Invisibility is commonly dealt with in the books as casting a Veil. For simplicity and in most intents and purposes—in Dresdenverse: Veil = Invisibility.
Also, Veils and Glamours are used very similarly in the Dresden Files canon; therefore, I'd suggest using the Faerie Magic Supernatural Powers as a guideline for building an "Invisibility Power" for Powers bought with Refresh (I'll provide a suggestion of how I'd do so further below, see "Invisible Man—or Woman if You Are One" at the end of the post). I'll assume the cost of the power should be less than -2 or -3, otherwise the PC could just take The Sight and the Channeling, Spirit Element Supernatural powers to get the same abilities (and then some) thereby getting a lot more bang for your buck in Refresh Costs.
That said, the term "Veil" is more encompassing than just "Invisibility" and as such, is a more versatile in your use of power. Personally I'd encourage use of creative spell casting to block from perception, but that's just my opinion. The reason Veils are more versatile is because they can be expanded to block more than just perception based on sight, but can conceivably block perception by other means. For instance, it's not outside the realm of possibility to cast a veil that blocks from sight, sound, smell, touch, and even possibly taste. —Now that's really hiding.
Because I think using Veils as a spell is more useful I'll deal with those details first. I think one of the optional details hidden in the sidebar of the Your Story Rule Book helps the Veil spell behave more consistently with the way Veils are used in the original book series:
Veil Block Exchanges & Duration (Optional Rule p. 255 Sidebar):
“Duration with Evocation veils is largely a
matter of GM judgment call. Personally I wouldn’t go for “1 shift gets
you one extra exchange” with a veil; I’d just let it hang around until
something pierces it, or until the end of the scene. I see them simply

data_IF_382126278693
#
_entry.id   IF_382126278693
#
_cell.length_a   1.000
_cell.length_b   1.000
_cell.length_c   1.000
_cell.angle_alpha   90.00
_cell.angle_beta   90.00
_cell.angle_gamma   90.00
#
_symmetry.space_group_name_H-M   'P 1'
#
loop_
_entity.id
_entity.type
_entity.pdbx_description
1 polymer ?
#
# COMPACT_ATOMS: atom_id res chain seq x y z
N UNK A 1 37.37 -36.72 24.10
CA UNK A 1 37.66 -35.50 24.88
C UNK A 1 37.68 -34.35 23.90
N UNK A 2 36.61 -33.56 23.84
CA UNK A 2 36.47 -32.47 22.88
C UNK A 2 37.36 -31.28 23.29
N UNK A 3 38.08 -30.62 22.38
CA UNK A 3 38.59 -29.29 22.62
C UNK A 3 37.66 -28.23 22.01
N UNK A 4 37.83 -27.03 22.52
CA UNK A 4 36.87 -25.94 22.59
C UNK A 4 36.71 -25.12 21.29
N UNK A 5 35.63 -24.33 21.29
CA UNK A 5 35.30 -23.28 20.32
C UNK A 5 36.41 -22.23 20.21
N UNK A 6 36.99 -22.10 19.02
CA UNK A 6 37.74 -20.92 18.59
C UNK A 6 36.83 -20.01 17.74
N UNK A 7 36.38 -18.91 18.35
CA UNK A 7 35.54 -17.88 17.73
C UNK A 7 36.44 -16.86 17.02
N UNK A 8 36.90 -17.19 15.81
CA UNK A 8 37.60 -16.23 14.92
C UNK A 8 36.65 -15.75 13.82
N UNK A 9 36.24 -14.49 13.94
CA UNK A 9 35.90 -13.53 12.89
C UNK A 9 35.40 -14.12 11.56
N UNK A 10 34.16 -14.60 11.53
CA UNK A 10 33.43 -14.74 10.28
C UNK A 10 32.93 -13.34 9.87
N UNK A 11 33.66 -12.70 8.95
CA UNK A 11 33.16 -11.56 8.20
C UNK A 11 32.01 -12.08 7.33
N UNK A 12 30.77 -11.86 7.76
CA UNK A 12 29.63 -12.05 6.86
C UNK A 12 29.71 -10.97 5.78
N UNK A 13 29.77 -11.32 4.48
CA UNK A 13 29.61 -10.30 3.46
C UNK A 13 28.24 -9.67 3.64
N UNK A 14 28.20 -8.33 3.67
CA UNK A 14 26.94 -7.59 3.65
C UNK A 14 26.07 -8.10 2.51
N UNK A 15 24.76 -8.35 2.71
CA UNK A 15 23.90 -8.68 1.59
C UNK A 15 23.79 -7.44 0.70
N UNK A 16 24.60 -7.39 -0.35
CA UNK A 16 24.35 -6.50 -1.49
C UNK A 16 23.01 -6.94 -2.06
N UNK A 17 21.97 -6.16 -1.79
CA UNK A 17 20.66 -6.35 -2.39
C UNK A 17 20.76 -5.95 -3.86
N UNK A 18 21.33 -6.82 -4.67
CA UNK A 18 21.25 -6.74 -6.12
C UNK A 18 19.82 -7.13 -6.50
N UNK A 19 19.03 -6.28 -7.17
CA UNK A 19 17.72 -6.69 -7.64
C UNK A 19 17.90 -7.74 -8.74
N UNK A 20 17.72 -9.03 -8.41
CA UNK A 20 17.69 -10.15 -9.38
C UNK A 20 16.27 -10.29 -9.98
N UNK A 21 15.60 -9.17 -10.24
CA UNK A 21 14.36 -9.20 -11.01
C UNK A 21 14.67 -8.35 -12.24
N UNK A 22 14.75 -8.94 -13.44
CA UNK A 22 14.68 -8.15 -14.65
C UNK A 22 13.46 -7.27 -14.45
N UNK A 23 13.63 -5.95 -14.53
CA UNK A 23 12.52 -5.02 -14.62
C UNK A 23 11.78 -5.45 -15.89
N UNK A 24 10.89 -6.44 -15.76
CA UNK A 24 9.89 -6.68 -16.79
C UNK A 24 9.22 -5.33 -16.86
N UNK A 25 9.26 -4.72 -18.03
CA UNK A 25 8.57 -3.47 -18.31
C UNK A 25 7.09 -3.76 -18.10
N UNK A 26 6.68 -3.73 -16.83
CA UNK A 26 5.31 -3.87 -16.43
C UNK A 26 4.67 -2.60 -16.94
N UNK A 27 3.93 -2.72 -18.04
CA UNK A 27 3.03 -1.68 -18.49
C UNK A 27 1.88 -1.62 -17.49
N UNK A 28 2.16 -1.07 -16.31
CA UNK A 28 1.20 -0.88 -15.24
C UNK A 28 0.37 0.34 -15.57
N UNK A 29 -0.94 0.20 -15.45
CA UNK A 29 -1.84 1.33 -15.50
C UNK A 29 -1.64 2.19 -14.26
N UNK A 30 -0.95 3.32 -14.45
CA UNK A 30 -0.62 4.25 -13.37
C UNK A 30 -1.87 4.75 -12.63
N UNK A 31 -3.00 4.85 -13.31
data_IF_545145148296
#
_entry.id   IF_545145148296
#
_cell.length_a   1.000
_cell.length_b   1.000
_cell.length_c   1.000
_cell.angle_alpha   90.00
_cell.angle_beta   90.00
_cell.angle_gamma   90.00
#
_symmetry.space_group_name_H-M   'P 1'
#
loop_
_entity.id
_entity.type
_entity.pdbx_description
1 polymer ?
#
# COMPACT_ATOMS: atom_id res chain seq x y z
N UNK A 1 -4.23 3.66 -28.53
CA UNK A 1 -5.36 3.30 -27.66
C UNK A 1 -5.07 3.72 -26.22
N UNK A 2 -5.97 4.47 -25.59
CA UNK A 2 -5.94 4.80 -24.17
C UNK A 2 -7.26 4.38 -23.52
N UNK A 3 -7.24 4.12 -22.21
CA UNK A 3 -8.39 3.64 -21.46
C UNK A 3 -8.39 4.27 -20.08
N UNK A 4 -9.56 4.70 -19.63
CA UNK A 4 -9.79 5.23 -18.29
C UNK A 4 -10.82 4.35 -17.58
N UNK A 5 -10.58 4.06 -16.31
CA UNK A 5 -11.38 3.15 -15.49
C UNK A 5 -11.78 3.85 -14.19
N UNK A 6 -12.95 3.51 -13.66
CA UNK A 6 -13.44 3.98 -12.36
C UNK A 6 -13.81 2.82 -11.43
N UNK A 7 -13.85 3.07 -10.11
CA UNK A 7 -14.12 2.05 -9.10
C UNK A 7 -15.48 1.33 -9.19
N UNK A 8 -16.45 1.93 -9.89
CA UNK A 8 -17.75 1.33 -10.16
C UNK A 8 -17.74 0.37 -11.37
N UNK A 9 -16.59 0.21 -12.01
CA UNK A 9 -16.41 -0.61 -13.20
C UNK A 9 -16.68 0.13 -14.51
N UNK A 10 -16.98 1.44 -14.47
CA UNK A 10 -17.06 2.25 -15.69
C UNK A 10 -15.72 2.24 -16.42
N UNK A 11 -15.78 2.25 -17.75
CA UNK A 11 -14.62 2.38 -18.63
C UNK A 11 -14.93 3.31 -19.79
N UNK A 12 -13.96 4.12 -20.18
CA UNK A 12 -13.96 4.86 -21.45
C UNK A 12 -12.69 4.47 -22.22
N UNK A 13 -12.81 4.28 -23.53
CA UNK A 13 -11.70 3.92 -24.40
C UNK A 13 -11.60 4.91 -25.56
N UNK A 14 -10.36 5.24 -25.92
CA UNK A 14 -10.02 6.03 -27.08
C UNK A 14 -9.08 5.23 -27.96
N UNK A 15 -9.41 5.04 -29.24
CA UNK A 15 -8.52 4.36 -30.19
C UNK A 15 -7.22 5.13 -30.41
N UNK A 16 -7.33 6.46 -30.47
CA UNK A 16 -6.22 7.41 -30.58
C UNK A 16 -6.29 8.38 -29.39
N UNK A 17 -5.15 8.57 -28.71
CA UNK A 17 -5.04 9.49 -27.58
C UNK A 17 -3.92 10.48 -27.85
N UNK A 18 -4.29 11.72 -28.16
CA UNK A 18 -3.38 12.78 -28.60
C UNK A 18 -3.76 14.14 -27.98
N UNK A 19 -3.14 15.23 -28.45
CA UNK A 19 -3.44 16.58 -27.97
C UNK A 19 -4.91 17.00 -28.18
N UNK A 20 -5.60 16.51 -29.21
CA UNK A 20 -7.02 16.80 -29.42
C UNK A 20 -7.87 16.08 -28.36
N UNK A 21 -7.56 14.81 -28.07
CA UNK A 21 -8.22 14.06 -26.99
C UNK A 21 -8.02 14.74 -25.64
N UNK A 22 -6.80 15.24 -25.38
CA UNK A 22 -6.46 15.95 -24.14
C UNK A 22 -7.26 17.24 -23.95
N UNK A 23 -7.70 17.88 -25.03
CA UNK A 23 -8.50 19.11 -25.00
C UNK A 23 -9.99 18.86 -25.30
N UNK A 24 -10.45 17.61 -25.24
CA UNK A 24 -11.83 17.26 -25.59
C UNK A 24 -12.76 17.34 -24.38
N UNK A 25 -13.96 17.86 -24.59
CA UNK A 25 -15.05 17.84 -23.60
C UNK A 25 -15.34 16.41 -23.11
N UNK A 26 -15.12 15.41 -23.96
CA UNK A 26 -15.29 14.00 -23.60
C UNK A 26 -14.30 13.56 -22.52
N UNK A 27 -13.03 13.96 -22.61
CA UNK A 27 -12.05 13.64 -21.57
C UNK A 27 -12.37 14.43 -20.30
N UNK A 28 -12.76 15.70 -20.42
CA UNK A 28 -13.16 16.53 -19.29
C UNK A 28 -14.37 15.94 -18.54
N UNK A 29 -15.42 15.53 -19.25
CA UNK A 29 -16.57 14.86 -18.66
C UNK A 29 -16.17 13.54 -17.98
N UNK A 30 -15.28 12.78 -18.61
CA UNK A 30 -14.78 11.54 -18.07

as REALLY GOOD magical Stealth rolls…”
Personal House Rules for Veils I use:
Considering the details above and the review of Blocks I'v recently done, I have come up with my own house rules on Veils, so I figured I'd share them with you. (take 'em or leave 'em, as these are my personal house rulings on the matter of Veils)
Two Types of Veils: A Veil cast as a Spirit Block vs. Perception (Option 1 Below) will last until it is pierced or until the end of a “regular” scene. Once pierced by any opposition the spell is bypassed completely. Thus, if one member of the opposition sees through the veil, the mental stress of attempting to compensate for it over-stresses the energy of the spell and the spell falls apart. Alternately, a Veil cast as a modified Stealth Action using a Spirit Armor effect and Stealth Skill Roll (Option 2 Below) will last until the end of a “regular” scene. Thus, if the veiled subject is noticed by one member of the opposition, he still can remain hidden from others who are not as perceptive.
"Exchange" Judgement Calls: In cases where a scene is drawn out or has other unique situations that could reasonably count as a new exchange for the Veil, then GM should reserve the right to call for a subsequent casting or extension of duration to account for the mental stress of staying Veiled in a prolonged or volatile situation.
Essentially, casting Veils is tricky business, and what counts as an exchange may regularly be based on the circumstances of the situation at hand.
Veil Option 1: Perception Block (via Spirit Block possibly followed by Stealth Roll if Pierced)
This option works by attempting to render the subject invisible. The
advantage of this form of Veil is that its maximum power is fully
realized; however, once the Veil is pierced it the spell is undone,
and the subject is left to their own skill at Stealth to avoid
Game Mechanic: Evocation Power Shifts = Perception Block. Once the Veil is Pierced (Block is Bypassed) a Stealth Skill Roll may be
allowed to avoid detection if the situation allows for it
Variations: Extra shifts of power could be dedicated to blocking additional senses. Perhaps 1 shift extra for each sense you want the block to be effective against, thus a Veil blocking from all five senses would cost 4 extra power.